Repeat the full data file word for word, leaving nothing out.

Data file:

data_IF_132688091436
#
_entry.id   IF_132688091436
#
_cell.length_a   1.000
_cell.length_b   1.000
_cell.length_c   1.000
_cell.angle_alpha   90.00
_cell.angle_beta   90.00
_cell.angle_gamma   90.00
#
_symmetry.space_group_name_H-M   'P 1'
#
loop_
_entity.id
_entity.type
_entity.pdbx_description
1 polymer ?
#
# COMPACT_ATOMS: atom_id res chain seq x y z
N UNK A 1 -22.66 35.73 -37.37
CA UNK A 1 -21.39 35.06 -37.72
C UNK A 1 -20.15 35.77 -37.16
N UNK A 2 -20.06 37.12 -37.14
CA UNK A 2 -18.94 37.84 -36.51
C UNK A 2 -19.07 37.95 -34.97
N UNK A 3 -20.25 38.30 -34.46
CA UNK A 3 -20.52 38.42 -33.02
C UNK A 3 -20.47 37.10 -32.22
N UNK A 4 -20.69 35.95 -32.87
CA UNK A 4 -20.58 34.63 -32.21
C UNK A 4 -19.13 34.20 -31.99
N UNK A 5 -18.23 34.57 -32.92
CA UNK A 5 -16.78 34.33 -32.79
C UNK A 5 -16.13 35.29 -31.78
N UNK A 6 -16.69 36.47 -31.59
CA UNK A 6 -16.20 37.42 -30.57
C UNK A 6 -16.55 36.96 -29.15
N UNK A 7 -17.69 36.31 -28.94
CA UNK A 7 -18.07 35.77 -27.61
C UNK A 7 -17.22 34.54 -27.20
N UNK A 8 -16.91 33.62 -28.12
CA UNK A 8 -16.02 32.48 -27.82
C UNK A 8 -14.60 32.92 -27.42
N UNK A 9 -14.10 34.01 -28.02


data_IF_132688091436
#
_entry.id   IF_132688091436
#
_cell.length_a   1.000
_cell.length_b   1.000
_cell.length_c   1.000
_cell.angle_alpha   90.00
_cell.angle_beta   90.00
_cell.angle_gamma   90.00
#
_symmetry.space_group_name_H-M   'P 1'
#
loop_
_entity.id
_entity.type
_entity.pdbx_description
1 polymer ?
#
# COMPACT_ATOMS: atom_id res chain seq x y z
N UNK A 1 -22.66 35.73 -37.37
CA UNK A 1 -21.39 35.06 -37.72
C UNK A 1 -20.15 35.77 -37.16
N UNK A 2 -20.06 37.12 -37.14
CA UNK A 2 -18.94 37.84 -36.51
C UNK A 2 -19.07 37.95 -34.97
N UNK A 3 -20.25 38.30 -34.46
CA UNK A 3 -20.52 38.42 -33.02
C UNK A 3 -20.47 37.10 -32.22
N UNK A 4 -20.69 35.95 -32.87
CA UNK A 4 -20.58 34.63 -32.21
C UNK A 4 -19.13 34.20 -31.99
N UNK A 5 -18.23 34.57 -32.92
CA UNK A 5 -16.78 34.33 -32.79
C UNK A 5 -16.13 35.29 -31.78
N UNK A 6 -16.69 36.47 -31.59
CA UNK A 6 -16.20 37.42 -30.57
C UNK A 6 -16.55 36.96 -29.15
N UNK A 7 -17.69 36.31 -28.94
CA UNK A 7 -18.07 35.77 -27.61
C UNK A 7 -17.22 34.54 -27.20
N UNK A 8 -16.91 33.62 -28.12
CA UNK A 8 -16.02 32.48 -27.82
C UNK A 8 -14.60 32.92 -27.42
N UNK A 9 -14.10 34.01 -28.02